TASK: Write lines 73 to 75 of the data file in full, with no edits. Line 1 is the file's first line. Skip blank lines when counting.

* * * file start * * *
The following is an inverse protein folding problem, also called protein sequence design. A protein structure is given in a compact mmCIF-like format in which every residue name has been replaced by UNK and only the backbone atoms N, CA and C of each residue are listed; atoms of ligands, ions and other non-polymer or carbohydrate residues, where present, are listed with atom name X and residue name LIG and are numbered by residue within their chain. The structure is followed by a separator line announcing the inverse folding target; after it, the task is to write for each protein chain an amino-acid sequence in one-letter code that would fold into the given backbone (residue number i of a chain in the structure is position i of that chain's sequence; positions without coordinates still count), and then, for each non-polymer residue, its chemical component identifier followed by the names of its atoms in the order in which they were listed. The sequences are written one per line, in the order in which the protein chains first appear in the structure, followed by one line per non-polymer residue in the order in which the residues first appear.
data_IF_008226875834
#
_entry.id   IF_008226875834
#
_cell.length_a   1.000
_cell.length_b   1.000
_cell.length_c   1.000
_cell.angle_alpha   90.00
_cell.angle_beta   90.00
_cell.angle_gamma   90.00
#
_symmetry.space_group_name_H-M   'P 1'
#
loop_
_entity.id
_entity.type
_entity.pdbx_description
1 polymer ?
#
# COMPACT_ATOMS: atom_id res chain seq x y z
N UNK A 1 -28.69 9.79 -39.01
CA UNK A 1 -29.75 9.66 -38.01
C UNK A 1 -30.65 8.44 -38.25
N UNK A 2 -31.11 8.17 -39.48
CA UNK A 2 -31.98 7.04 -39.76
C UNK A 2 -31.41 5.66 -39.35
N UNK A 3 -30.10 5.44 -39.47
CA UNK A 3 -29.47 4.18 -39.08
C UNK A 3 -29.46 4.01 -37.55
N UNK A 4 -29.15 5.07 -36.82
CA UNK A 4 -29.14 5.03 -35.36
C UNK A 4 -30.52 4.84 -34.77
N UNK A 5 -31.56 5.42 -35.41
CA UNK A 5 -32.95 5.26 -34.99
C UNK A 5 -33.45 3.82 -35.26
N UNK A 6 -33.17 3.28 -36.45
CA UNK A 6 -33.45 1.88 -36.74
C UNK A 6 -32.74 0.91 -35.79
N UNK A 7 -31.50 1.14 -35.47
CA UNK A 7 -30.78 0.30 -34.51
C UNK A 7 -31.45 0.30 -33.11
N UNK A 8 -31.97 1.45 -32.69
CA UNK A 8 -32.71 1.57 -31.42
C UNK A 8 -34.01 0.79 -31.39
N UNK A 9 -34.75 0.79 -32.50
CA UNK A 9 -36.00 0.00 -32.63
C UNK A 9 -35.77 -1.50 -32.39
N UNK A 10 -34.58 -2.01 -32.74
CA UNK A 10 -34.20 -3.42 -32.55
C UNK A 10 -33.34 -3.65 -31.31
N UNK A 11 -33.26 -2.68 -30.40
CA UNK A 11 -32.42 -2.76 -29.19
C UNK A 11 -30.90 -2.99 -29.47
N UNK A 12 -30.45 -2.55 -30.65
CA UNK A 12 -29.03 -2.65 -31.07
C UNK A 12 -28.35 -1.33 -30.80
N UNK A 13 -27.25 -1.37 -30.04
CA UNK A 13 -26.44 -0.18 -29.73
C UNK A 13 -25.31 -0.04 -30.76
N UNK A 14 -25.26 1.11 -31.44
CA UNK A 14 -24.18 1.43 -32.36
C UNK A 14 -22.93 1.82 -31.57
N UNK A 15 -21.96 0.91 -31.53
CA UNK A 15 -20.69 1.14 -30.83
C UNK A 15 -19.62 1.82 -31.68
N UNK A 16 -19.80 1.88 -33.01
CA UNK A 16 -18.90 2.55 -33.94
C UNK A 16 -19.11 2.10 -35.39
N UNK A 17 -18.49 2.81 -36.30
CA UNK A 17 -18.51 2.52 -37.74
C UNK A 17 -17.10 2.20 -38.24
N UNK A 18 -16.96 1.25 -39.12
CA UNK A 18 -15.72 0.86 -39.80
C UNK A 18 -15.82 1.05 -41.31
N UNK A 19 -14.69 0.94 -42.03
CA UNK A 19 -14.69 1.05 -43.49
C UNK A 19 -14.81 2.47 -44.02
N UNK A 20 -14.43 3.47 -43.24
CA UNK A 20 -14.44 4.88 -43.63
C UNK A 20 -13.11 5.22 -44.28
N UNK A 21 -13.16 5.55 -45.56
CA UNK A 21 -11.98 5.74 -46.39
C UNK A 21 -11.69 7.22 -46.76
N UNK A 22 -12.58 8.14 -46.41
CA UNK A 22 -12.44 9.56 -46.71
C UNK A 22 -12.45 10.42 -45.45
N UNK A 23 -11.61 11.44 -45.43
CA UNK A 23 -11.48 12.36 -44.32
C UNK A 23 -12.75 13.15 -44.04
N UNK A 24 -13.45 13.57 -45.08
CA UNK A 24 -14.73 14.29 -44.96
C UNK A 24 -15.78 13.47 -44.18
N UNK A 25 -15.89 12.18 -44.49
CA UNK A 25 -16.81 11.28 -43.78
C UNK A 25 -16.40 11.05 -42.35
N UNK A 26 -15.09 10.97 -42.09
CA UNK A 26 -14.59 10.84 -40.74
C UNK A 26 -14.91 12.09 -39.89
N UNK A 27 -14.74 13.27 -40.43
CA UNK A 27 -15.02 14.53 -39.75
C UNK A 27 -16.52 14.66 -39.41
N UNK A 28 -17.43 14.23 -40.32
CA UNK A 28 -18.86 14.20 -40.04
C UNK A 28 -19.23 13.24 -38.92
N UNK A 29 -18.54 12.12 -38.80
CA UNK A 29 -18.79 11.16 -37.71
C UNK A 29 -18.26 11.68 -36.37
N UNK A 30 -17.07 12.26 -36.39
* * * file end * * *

N UNK A 18 -16.96 1.25 -39.12
CA UNK A 18 -15.72 0.86 -39.80
C UNK A 18 -15.82 1.05 -41.31